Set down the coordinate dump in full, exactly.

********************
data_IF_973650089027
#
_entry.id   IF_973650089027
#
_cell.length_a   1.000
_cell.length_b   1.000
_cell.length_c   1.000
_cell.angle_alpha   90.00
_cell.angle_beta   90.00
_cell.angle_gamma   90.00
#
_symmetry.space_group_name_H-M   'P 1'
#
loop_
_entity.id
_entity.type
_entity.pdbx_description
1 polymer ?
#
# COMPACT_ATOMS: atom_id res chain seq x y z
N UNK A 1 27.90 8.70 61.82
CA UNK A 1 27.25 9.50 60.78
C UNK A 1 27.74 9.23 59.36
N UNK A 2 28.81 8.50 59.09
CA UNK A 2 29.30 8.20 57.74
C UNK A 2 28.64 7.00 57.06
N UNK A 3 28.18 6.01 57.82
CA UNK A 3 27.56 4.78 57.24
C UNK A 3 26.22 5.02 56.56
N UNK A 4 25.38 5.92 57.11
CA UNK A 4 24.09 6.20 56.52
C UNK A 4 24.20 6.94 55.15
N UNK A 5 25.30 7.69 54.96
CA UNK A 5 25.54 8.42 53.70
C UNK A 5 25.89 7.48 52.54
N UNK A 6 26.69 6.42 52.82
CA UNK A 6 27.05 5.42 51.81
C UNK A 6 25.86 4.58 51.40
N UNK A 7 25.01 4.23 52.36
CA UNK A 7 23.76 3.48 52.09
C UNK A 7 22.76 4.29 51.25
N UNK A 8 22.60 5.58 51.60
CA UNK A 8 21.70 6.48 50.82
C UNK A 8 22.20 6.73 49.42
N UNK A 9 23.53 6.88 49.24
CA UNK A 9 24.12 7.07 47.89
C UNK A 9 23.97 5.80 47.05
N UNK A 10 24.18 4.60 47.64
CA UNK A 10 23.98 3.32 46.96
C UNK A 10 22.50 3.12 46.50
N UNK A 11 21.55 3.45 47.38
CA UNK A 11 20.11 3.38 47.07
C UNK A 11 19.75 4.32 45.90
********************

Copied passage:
data_IF_973650089027
#
_entry.id   IF_973650089027
#
_cell.length_a   1.000
_cell.length_b   1.000
_cell.length_c   1.000
_cell.angle_alpha   90.00
_cell.angle_beta   90.00
_cell.angle_gamma   90.00
#
_symmetry.space_group_name_H-M   'P 1'
#
loop_
_entity.id
_entity.type
_entity.pdbx_description
1 polymer ?
#
# COMPACT_ATOMS: atom_id res chain seq x y z
N UNK A 1 27.90 8.70 61.82
CA UNK A 1 27.25 9.50 60.78
C UNK A 1 27.74 9.23 59.36
N UNK A 2 28.81 8.50 59.09
CA UNK A 2 29.30 8.20 57.74
C UNK A 2 28.64 7.00 57.06
N UNK A 3 28.18 6.01 57.82
CA UNK A 3 27.56 4.78 57.24
C UNK A 3 26.22 5.02 56.56
N UNK A 4 25.38 5.92 57.11
CA UNK A 4 24.09 6.20 56.52
C UNK A 4 24.20 6.94 55.15
N UNK A 5 25.30 7.69 54.96
CA UNK A 5 25.54 8.42 53.70
C UNK A 5 25.89 7.48 52.54
N UNK A 6 26.69 6.42 52.82
CA UNK A 6 27.05 5.42 51.81
C UNK A 6 25.86 4.58 51.40
N UNK A 7 25.01 4.23 52.36
CA UNK A 7 23.76 3.48 52.09
C UNK A 7 22.76 4.29 51.25
N UNK A 8 22.60 5.58 51.60
CA UNK A 8 21.70 6.48 50.82
C UNK A 8 22.20 6.73 49.42
N UNK A 9 23.53 6.88 49.24
CA UNK A 9 24.12 7.07 47.89
C UNK A 9 23.97 5.80 47.05
N UNK A 10 24.18 4.60 47.64
CA UNK A 10 23.98 3.32 46.96
C UNK A 10 22.50 3.12 46.50
N UNK A 11 21.55 3.45 47.38
CA UNK A 11 20.11 3.38 47.07
C UNK A 11 19.75 4.32 45.90